1984: An Important New Score, with Edward Snowden's Imprimatur

April 23, 2021 | By Keith Clarke, Musical America

LONDON--It is 72 years since George Orwell published Nineteen Eighty-Four: A Novel, his vision of a dystopian future where mass surveillance kept civilians under the strict control of an all-powerful state. When composer Mihkel Kerem read it, he saw parallels with our own time, and decided to join the ranks of artists who have warned about dystopias through the years. The result is 1984, a new 65-minute film reimagining Orwell’s classic novel. It premieres on April 23 on, a new video streaming platform for concerts and arts performances, and is available to watch on demand for 30 days.

The work is presented by the Netherlands-based New European Ensemble and presents its contemporary relevance credentials from the start by featuring National Security Agency whistleblower Edward Snowden, now exiled in Russia, who provides an introduction and plays a small dramatic part.

The producers say the motivation behind the project “was to demonstrate the relevance of 1984 in our time, as our lives increasingly become dependent on technology that also allows governments and corporates to intercept and record unprecedented levels of data about us.”

A magnificent score

It is a gripping drama, imaginatively filmed, but needs a first-class score to make its effect. Mihkel Kerem rises to the challenge magnificently. A thumping rhythmic underpinning lies beneath the start of the narration. Strings join, then a solo cello with a plaintive, worried theme, then brass, ratcheting up the tension with a stabbing theme leading to the opening title.

The unrelenting score feels like a constantly building crescendo for a full ten minutes at the beginning, which makes for a stunning contrast when it falls away to silence but for some distant sirens, and when beautifully conceived elegiac passages make their way in. Elsewhere are Stravinskian outbursts and writhings, contributing to a massively powerful piece.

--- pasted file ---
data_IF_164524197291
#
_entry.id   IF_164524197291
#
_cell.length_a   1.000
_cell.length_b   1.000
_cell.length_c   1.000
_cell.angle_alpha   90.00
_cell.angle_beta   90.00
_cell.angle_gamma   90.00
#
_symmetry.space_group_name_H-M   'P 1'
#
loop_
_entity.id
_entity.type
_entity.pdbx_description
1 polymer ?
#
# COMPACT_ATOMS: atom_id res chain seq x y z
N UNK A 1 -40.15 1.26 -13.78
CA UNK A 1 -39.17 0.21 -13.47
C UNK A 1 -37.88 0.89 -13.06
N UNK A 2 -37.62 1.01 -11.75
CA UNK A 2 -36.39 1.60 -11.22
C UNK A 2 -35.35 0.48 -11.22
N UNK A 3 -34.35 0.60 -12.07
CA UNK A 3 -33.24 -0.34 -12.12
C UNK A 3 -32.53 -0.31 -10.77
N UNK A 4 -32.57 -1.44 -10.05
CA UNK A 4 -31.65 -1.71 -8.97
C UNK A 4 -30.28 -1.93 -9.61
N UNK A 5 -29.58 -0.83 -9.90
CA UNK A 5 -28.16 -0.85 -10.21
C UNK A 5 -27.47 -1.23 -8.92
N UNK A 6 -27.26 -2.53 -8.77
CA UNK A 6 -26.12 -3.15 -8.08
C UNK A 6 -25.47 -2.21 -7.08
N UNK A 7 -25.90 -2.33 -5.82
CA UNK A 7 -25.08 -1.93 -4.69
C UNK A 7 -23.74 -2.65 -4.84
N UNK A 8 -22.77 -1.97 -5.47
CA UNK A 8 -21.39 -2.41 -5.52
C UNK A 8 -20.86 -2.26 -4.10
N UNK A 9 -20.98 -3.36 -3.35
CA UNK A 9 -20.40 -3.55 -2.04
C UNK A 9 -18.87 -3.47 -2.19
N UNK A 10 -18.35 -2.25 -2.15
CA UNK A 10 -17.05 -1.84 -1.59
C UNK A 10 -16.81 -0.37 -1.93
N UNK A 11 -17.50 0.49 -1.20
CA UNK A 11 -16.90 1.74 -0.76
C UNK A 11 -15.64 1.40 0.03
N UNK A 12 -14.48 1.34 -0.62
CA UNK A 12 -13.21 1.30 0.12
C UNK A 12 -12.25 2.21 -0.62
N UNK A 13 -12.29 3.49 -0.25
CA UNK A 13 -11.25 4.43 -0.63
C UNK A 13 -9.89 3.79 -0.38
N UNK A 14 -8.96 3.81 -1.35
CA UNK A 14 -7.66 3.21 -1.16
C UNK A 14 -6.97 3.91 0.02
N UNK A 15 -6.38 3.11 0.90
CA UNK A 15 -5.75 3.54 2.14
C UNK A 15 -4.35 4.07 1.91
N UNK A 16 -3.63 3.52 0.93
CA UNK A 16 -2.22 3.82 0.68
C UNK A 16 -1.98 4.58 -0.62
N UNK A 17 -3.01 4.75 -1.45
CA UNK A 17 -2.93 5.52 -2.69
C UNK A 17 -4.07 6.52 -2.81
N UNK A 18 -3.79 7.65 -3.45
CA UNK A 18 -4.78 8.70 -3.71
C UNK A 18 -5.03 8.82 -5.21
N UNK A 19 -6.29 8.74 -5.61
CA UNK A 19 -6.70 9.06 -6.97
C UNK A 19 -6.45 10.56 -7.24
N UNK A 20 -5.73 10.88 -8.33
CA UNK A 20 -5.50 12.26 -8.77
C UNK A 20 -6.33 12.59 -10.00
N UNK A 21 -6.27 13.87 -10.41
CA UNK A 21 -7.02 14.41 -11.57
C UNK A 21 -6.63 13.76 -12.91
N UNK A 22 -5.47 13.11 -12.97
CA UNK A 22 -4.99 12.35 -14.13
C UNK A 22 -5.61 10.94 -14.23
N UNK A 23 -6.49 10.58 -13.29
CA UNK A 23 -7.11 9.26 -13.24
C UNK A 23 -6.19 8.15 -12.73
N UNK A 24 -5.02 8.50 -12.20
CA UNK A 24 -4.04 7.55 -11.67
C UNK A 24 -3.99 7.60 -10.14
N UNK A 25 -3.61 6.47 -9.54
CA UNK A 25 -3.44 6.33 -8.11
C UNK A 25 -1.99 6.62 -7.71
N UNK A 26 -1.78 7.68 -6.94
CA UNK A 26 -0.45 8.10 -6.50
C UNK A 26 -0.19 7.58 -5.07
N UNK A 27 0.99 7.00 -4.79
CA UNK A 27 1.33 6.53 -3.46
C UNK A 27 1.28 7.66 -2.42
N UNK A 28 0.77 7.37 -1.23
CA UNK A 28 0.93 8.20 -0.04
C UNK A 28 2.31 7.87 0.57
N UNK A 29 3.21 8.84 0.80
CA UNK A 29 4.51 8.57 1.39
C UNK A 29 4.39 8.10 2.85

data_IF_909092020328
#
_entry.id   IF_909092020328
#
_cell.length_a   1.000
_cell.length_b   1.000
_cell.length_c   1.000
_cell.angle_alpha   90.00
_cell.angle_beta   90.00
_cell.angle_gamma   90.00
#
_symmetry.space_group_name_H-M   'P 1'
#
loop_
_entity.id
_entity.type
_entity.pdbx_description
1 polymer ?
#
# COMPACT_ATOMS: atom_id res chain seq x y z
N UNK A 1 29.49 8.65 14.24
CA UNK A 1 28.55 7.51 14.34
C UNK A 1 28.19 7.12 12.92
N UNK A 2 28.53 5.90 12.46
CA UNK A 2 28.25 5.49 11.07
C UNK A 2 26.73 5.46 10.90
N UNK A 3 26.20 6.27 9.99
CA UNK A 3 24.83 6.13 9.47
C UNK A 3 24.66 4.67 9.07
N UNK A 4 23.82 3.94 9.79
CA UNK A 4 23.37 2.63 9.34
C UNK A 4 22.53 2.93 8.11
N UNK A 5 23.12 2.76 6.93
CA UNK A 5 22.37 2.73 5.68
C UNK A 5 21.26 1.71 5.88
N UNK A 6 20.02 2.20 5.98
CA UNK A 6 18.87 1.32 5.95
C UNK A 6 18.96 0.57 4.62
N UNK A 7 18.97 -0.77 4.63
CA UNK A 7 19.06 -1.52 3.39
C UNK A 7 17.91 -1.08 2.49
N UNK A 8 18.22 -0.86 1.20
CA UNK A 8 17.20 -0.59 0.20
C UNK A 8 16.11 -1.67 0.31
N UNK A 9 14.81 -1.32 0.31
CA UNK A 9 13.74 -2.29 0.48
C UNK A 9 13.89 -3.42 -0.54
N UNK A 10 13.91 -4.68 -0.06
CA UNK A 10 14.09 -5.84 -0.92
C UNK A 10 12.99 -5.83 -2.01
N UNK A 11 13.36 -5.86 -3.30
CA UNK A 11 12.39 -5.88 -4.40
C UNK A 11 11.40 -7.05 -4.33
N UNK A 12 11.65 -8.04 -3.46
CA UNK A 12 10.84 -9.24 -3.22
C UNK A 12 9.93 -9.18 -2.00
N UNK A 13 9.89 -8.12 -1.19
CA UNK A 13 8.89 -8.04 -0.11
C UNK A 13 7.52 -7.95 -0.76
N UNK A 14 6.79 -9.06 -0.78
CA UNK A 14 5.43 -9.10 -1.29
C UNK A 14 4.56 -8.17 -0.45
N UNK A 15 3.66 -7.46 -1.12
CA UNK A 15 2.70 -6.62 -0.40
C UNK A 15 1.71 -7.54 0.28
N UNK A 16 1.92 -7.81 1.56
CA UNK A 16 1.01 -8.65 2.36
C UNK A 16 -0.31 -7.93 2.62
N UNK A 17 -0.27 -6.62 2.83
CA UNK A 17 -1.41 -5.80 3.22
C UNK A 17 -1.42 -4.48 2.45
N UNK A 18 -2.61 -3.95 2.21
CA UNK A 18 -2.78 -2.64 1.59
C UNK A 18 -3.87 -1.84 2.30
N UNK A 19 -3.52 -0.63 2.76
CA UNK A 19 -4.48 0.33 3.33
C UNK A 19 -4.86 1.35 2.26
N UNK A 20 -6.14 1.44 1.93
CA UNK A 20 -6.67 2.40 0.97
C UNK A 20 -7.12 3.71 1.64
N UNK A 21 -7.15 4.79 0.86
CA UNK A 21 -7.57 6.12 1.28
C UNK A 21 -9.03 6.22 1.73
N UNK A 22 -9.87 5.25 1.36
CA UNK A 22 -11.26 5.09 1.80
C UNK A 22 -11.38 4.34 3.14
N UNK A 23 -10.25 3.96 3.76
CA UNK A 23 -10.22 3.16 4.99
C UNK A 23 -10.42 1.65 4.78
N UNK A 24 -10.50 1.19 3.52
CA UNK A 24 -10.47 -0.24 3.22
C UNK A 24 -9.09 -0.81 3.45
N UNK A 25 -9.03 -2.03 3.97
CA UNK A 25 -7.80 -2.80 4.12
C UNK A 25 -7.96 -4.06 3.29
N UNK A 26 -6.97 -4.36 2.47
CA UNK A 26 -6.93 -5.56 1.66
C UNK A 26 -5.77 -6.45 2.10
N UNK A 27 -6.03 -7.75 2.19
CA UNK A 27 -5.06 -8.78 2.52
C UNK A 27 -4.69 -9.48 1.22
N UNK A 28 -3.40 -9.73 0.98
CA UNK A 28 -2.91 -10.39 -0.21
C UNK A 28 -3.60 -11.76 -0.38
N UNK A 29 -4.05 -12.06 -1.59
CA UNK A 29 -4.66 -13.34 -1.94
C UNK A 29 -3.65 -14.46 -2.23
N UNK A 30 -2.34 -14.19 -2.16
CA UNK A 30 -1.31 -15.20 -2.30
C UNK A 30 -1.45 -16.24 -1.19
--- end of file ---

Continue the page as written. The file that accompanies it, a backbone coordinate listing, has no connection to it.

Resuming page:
The socially distanced New European Ensemble was filmed in an industrial setting, all players dressed in boiler suits. The playing is superb, both in solo and ensemble, music-making of complete commitment that perfectly captures the spirit of a chilling score, conducted by the composer.

The film features stock footage – of the refugee crisis, military parades, armament displays, serried ranks of uniformed workers in factory and world leaders including Trump, Putin, Bashar al-Assad and Xi Jinping – and newly shot material with players from the ensemble as characters in the drama, notably cello soloist Willem Stam, who appears as Orwell’s protagonist, Winston Smith. Amusingly, the composer plays the role of Big Brother, staring out menacingly from T.V. screens everywhere. The story is narrated by British actor Joseph Thompson, who puts in a great performance.

This is a superb telling of Orwell’s story, succinctly summing up a modern-day equivalent of the novelist’s claustrophobic vision. In this 2021 version, the re-writing of history takes the form of editing Wikipedia. At one point we see Edward Snowden’s Wiki entry being erased, making him a non-person.

Alexa as Big Brother for the 21st century

Snowden himself says that in Orwell’s vision, people were keeping their voices down for fear of Big Brother; now they do the same because Alexa is listening. He says he read 1984 while he was working for the intelligence community but before considering “coming forward,” as he puts it. He says: “Increasingly we lose our seat at the table and our ability to steer the future and all of these processes begin from the corruption of language which was Orwell’s greatest fear.”

The new work was produced in collaboration with British production group Greengage, which is part of, a London-based technology start-up specializing in concerts and performances and aiming to give artists an opportunity to build online revenue. It was directed by Gijs Besseling, Emlyn Stam, and Sophie Hunter.

Besseling says: “Today the digital age is gaining momentum and ‘deep fakes’ are increasingly difficult to distinguish from real videos. At times fake news supersedes real news. Big Data means that the big tech companies know where we are, what we buy and what we post. The social media we use are not the product, our data is. As artists it is our task to reflect on these subjects and encourage people to think about them carefully. If in the future the wrong people come to power and gain access to all of our data our freedom will be on the line.”

Mihkel Kerem is of Estonian descent. Alongside his composing work, he is a violinist and the current joint assistant concertmaster with the Royal Liverpool Philharmonic Orchestra. He has written six symphonies, a number of concertos and orchestral works plus much chamber music, and has been invited as composer-in-residence at the Schleswig Holstein Music Festival in Germany and at the Aurora Chamber Music Festival in Sweden.

On the strength of 1984, it is to be hoped that we get to hear a good deal more of his work.

Tickets for 1984 are available from £7.50 ($10.40) here.

Photos: Edward Snowden (top); Joseph Thompson



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